And another one of the best things about the job was that I talked to so many different people, and now I have such a better appreciation for all the work that is being done right now across issues in the criminal legal system—whether by activists, politicians,organized groups, or individuals—and a lot more direct experience with the personalities and the people and the agenda that they're trying to set.

I think all of that will have a really powerful impact on how I think about criminal law issues and teach criminal law issues. I'm really excited about that.

What are you looking forward to next in your career?

I am interested in writing another book. I came out of this experience working for the Domestic Policy Council with a much more sophisticated understanding of the benefit of academic research–specifically, academics’ capacity to influence, help, or guide policymakers. Now I have the insight and impetus to do much more work that I think could contribute to those debates meaningfully. So many of us [legal academics] are trying to figure out what the criminal legal system could look like if we truly tried to unwind mass incarceration, especially when we still have real public safety challenges that we have to address. I want to use some of my experience and knowledge as an academic, and now my exposure to government, to think about how to solve some of these really vexing problems.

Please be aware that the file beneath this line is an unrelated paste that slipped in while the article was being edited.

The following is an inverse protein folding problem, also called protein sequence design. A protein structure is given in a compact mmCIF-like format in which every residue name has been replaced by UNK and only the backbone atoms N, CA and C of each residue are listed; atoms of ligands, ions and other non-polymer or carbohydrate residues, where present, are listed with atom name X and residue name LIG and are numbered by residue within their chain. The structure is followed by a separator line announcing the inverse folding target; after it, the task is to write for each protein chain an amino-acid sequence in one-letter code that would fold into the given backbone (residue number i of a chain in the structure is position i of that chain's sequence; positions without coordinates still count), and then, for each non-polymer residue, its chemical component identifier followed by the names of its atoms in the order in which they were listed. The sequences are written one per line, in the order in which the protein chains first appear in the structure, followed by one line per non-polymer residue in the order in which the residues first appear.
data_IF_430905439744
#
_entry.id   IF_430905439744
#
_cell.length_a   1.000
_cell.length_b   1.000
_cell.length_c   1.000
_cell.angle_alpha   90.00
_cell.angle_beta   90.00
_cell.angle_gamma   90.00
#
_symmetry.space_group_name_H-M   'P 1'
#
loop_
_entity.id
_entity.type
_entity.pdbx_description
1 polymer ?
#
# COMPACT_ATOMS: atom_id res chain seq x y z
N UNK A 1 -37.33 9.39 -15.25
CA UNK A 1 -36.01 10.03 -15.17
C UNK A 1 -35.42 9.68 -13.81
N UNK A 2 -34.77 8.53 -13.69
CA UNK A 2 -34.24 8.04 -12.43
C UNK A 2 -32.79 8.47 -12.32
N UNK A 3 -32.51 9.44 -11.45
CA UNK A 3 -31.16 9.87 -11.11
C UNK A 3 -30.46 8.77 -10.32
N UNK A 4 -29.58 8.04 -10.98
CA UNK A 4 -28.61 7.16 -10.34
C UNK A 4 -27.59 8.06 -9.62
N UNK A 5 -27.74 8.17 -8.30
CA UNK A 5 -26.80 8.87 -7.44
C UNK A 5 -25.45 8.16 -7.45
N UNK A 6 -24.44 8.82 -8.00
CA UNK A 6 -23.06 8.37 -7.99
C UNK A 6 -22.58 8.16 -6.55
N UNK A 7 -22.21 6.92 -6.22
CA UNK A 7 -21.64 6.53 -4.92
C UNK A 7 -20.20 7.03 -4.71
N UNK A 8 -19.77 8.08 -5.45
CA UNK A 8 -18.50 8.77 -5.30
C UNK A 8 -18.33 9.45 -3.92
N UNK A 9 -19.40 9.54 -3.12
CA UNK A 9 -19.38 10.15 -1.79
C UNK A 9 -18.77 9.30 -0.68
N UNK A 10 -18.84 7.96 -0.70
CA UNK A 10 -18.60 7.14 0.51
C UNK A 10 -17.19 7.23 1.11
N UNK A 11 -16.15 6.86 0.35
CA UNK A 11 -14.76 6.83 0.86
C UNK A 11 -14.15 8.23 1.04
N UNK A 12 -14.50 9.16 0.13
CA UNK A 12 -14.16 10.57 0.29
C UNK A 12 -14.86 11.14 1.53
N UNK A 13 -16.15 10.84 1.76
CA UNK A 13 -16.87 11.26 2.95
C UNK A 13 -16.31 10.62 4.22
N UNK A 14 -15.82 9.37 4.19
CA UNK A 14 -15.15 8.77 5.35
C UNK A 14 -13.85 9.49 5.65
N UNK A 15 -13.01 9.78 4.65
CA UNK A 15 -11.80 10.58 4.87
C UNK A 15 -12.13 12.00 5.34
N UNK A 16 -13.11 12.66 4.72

I hope I continue to stay connected to that world of government, and to my colleagues at the White House who dazzled me daily with their brilliance and dedication. For now though, I am really excited to be liberated to my academic tower where I can set my own agenda and really drill down on and research questions that I wanted to explore more deeply. Plus, my phone rings a lot less!